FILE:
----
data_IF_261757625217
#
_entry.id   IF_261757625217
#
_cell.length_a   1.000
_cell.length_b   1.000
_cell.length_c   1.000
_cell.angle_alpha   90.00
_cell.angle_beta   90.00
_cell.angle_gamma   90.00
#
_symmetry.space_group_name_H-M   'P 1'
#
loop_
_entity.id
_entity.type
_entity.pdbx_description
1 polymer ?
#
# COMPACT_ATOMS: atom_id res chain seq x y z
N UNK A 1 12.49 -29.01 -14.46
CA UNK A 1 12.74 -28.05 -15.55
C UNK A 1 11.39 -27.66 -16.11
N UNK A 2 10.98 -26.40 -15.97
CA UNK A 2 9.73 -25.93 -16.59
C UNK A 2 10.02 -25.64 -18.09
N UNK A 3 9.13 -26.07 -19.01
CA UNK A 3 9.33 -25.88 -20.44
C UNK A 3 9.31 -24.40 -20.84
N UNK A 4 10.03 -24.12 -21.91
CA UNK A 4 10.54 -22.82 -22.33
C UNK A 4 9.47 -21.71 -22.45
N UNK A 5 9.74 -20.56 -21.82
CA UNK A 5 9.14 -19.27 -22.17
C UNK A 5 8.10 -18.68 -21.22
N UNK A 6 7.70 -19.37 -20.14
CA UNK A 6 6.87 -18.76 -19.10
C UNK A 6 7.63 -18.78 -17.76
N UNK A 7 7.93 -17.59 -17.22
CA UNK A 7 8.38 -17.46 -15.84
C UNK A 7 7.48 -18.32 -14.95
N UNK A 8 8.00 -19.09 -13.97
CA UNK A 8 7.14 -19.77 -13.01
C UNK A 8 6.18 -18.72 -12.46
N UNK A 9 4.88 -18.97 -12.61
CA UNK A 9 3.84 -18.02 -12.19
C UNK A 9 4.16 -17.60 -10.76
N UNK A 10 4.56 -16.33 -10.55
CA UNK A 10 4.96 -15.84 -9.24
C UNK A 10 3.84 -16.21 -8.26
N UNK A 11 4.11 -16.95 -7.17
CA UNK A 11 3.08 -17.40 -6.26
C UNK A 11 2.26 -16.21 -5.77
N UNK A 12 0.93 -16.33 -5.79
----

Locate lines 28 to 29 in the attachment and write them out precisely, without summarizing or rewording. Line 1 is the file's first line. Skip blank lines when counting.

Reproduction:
CA UNK A 3 9.33 -25.88 -20.44
C UNK A 3 9.31 -24.40 -20.84